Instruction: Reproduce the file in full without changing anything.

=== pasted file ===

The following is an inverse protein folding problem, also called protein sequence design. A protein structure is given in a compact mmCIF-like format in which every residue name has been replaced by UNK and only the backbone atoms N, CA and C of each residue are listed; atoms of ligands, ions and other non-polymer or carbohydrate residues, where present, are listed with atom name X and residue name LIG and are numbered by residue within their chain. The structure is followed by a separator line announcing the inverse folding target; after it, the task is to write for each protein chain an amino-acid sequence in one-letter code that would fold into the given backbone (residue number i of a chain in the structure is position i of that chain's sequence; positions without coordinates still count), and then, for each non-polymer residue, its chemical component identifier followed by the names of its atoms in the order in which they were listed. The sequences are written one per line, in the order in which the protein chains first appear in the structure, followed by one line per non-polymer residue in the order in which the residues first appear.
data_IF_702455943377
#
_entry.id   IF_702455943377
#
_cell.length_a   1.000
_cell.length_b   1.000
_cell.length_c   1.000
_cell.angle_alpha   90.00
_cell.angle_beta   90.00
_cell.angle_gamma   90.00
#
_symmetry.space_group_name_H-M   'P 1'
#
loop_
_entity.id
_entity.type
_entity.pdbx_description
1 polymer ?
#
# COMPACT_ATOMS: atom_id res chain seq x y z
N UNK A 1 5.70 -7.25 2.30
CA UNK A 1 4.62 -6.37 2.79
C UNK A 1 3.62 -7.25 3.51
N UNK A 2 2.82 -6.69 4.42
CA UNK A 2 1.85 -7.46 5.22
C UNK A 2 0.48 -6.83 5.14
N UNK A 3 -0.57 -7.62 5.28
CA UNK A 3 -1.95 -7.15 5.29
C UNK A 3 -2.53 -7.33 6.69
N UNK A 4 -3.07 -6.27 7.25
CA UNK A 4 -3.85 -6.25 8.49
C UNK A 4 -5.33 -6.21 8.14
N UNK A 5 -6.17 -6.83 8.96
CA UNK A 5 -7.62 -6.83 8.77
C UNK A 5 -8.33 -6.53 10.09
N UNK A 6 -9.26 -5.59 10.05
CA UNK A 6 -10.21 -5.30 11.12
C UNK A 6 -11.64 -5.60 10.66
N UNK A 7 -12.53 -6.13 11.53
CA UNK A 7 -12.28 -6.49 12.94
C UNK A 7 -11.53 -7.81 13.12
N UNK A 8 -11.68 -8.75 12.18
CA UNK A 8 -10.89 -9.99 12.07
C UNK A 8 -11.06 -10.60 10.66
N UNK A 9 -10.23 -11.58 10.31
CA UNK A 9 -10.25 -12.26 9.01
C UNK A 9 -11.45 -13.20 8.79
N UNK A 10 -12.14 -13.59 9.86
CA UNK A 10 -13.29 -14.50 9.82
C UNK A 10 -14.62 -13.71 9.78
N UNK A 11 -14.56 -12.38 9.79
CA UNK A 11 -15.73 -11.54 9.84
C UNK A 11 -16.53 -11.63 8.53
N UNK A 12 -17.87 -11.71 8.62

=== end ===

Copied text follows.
The following is an inverse protein folding problem, also called protein sequence design. A protein structure is given in a compact mmCIF-like format in which every residue name has been replaced by UNK and only the backbone atoms N, CA and C of each residue are listed; atoms of ligands, ions and other non-polymer or carbohydrate residues, where present, are listed with atom name X and residue name LIG and are numbered by residue within their chain. The structure is followed by a separator line announcing the inverse folding target; after it, the task is to write for each protein chain an amino-acid sequence in one-letter code that would fold into the given backbone (residue number i of a chain in the structure is position i of that chain's sequence; positions without coordinates still count), and then, for each non-polymer residue, its chemical component identifier followed by the names of its atoms in the order in which they were listed. The sequences are written one per line, in the order in which the protein chains first appear in the structure, followed by one line per non-polymer residue in the order in which the residues first appear.
data_IF_702455943377
#
_entry.id   IF_702455943377
#
_cell.length_a   1.000
_cell.length_b   1.000
_cell.length_c   1.000
_cell.angle_alpha   90.00
_cell.angle_beta   90.00
_cell.angle_gamma   90.00
#
_symmetry.space_group_name_H-M   'P 1'
#
loop_
_entity.id
_entity.type
_entity.pdbx_description
1 polymer ?
#
# COMPACT_ATOMS: atom_id res chain seq x y z
N UNK A 1 5.70 -7.25 2.30
CA UNK A 1 4.62 -6.37 2.79
C UNK A 1 3.62 -7.25 3.51
N UNK A 2 2.82 -6.69 4.42
CA UNK A 2 1.85 -7.46 5.22
C UNK A 2 0.48 -6.83 5.14
N UNK A 3 -0.57 -7.62 5.28
CA UNK A 3 -1.95 -7.15 5.29
C UNK A 3 -2.53 -7.33 6.69
N UNK A 4 -3.07 -6.27 7.25
CA UNK A 4 -3.85 -6.25 8.49
C UNK A 4 -5.33 -6.21 8.14
N UNK A 5 -6.17 -6.83 8.96
CA UNK A 5 -7.62 -6.83 8.77
C UNK A 5 -8.33 -6.53 10.09
N UNK A 6 -9.26 -5.59 10.05
CA UNK A 6 -10.21 -5.30 11.12
C UNK A 6 -11.64 -5.60 10.66
N UNK A 7 -12.53 -6.13 11.53
CA UNK A 7 -12.28 -6.49 12.94
C UNK A 7 -11.53 -7.81 13.12
N UNK A 8 -11.68 -8.75 12.18
CA UNK A 8 -10.89 -9.99 12.07
C UNK A 8 -11.06 -10.60 10.66
N UNK A 9 -10.23 -11.58 10.31
CA UNK A 9 -10.25 -12.26 9.01
C UNK A 9 -11.45 -13.20 8.79
N UNK A 10 -12.14 -13.59 9.86
CA UNK A 10 -13.29 -14.50 9.82
C UNK A 10 -14.62 -13.71 9.78
N UNK A 11 -14.56 -12.38 9.79
CA UNK A 11 -15.73 -11.54 9.84
C UNK A 11 -16.53 -11.63 8.53
N UNK A 12 -17.87 -11.71 8.62